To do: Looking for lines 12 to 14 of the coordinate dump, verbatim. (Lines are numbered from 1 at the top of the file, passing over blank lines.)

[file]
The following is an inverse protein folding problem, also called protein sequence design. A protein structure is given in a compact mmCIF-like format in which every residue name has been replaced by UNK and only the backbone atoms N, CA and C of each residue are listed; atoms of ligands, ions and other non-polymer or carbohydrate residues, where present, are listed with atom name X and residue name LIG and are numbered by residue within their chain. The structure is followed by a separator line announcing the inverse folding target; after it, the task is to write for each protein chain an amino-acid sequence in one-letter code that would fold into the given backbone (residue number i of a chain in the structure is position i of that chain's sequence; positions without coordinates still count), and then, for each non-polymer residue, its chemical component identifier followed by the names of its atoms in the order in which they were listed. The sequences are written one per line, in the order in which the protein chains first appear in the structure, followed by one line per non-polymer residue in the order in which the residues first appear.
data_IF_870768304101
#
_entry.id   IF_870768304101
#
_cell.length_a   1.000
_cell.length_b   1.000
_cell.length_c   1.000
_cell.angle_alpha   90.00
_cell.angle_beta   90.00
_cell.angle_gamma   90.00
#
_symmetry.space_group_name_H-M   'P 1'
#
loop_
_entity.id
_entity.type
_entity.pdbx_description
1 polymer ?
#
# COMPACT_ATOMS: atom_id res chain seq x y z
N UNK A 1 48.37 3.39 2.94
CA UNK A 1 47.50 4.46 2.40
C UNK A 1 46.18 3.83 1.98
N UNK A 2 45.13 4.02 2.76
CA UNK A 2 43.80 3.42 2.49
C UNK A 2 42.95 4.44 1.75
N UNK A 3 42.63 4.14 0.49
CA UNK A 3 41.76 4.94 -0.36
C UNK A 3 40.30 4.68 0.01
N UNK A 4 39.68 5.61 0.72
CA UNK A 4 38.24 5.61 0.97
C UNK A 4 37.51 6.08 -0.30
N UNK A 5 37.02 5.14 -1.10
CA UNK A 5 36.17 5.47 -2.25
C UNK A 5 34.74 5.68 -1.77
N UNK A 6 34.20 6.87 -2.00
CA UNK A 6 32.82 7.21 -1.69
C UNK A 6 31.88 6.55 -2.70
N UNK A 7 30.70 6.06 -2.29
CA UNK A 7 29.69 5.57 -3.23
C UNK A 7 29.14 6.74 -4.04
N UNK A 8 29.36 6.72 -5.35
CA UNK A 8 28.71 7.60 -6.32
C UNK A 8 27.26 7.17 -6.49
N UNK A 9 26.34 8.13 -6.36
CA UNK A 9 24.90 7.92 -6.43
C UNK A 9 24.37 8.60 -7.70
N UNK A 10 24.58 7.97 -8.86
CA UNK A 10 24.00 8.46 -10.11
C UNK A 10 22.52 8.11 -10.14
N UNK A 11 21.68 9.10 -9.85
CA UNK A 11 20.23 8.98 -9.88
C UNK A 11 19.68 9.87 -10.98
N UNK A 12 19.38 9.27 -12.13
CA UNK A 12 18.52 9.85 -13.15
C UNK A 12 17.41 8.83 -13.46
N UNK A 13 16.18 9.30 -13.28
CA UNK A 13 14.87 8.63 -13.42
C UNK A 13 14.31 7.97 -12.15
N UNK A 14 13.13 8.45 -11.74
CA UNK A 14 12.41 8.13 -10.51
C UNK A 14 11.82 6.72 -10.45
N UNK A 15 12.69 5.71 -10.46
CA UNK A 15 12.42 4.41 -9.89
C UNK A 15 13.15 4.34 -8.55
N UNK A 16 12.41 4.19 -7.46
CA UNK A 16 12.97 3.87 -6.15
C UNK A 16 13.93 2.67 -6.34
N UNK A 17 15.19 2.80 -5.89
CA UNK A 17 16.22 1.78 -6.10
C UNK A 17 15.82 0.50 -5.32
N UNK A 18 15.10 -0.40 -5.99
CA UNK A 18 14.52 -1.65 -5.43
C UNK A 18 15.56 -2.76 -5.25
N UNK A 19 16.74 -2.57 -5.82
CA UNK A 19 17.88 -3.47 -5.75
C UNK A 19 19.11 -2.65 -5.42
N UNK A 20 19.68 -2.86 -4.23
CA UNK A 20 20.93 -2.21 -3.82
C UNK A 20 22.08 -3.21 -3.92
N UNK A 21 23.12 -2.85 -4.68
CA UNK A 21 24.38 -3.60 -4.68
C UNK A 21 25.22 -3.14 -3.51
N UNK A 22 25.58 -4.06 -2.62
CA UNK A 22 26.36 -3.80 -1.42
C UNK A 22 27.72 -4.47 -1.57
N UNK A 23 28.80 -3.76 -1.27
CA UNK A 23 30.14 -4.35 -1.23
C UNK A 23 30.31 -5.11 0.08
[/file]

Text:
#
_symmetry.space_group_name_H-M   'P 1'
#